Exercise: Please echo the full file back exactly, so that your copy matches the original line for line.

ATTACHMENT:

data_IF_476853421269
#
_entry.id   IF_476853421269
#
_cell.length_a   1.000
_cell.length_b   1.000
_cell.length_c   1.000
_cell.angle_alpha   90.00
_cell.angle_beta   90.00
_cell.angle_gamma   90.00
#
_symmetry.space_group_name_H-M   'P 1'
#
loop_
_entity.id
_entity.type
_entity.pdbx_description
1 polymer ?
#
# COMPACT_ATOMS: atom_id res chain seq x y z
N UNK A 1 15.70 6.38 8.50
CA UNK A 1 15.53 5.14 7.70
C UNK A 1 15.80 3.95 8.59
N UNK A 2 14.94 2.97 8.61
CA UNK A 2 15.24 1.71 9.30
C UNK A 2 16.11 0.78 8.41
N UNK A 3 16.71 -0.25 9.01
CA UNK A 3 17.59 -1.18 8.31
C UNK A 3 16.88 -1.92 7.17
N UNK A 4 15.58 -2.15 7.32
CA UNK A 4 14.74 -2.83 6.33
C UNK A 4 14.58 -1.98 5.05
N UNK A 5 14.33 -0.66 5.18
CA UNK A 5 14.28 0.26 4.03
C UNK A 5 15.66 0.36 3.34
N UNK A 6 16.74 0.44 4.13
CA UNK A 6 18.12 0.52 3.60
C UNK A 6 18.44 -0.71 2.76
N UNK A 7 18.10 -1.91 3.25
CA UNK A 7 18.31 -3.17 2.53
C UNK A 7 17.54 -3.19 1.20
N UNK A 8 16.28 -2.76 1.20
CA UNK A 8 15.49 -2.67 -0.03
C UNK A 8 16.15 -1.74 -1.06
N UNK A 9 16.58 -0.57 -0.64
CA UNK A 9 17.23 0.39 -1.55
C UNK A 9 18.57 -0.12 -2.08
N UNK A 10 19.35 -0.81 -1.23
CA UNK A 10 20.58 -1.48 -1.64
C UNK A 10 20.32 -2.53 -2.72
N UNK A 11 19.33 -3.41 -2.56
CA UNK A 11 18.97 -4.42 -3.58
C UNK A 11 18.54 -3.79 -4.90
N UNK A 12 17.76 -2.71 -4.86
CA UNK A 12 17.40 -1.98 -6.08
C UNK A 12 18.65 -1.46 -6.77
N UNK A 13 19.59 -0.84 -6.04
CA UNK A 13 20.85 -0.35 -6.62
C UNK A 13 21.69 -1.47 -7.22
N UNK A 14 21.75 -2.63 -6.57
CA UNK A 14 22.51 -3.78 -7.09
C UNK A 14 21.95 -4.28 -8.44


data_IF_476853421269
#
_entry.id   IF_476853421269
#
_cell.length_a   1.000
_cell.length_b   1.000
_cell.length_c   1.000
_cell.angle_alpha   90.00
_cell.angle_beta   90.00
_cell.angle_gamma   90.00
#
_symmetry.space_group_name_H-M   'P 1'
#
loop_
_entity.id
_entity.type
_entity.pdbx_description
1 polymer ?
#
# COMPACT_ATOMS: atom_id res chain seq x y z
N UNK A 1 15.70 6.38 8.50
CA UNK A 1 15.53 5.14 7.70
C UNK A 1 15.80 3.95 8.59
N UNK A 2 14.94 2.97 8.61
CA UNK A 2 15.24 1.71 9.30
C UNK A 2 16.11 0.78 8.41
N UNK A 3 16.71 -0.25 9.01
CA UNK A 3 17.59 -1.18 8.31
C UNK A 3 16.88 -1.92 7.17
N UNK A 4 15.58 -2.15 7.32
CA UNK A 4 14.74 -2.83 6.33
C UNK A 4 14.58 -1.98 5.05
N UNK A 5 14.33 -0.66 5.18
CA UNK A 5 14.28 0.26 4.03
C UNK A 5 15.66 0.36 3.34
N UNK A 6 16.74 0.44 4.13
CA UNK A 6 18.12 0.52 3.60
C UNK A 6 18.44 -0.71 2.76
N UNK A 7 18.10 -1.91 3.25
CA UNK A 7 18.31 -3.17 2.53
C UNK A 7 17.54 -3.19 1.20
N UNK A 8 16.28 -2.76 1.20
CA UNK A 8 15.49 -2.67 -0.03
C UNK A 8 16.15 -1.74 -1.06
N UNK A 9 16.58 -0.57 -0.64
CA UNK A 9 17.23 0.39 -1.55
C UNK A 9 18.57 -0.12 -2.08
N UNK A 10 19.35 -0.81 -1.23
CA UNK A 10 20.58 -1.48 -1.64
C UNK A 10 20.32 -2.53 -2.72
N UNK A 11 19.33 -3.41 -2.56
CA UNK A 11 18.97 -4.42 -3.58
C UNK A 11 18.54 -3.79 -4.90
N UNK A 12 17.76 -2.71 -4.86
CA UNK A 12 17.40 -1.98 -6.08
C UNK A 12 18.65 -1.46 -6.77
N UNK A 13 19.59 -0.84 -6.04
CA UNK A 13 20.85 -0.35 -6.62
C UNK A 13 21.69 -1.47 -7.22
N UNK A 14 21.75 -2.63 -6.57
CA UNK A 14 22.51 -3.78 -7.09
C UNK A 14 21.95 -4.28 -8.44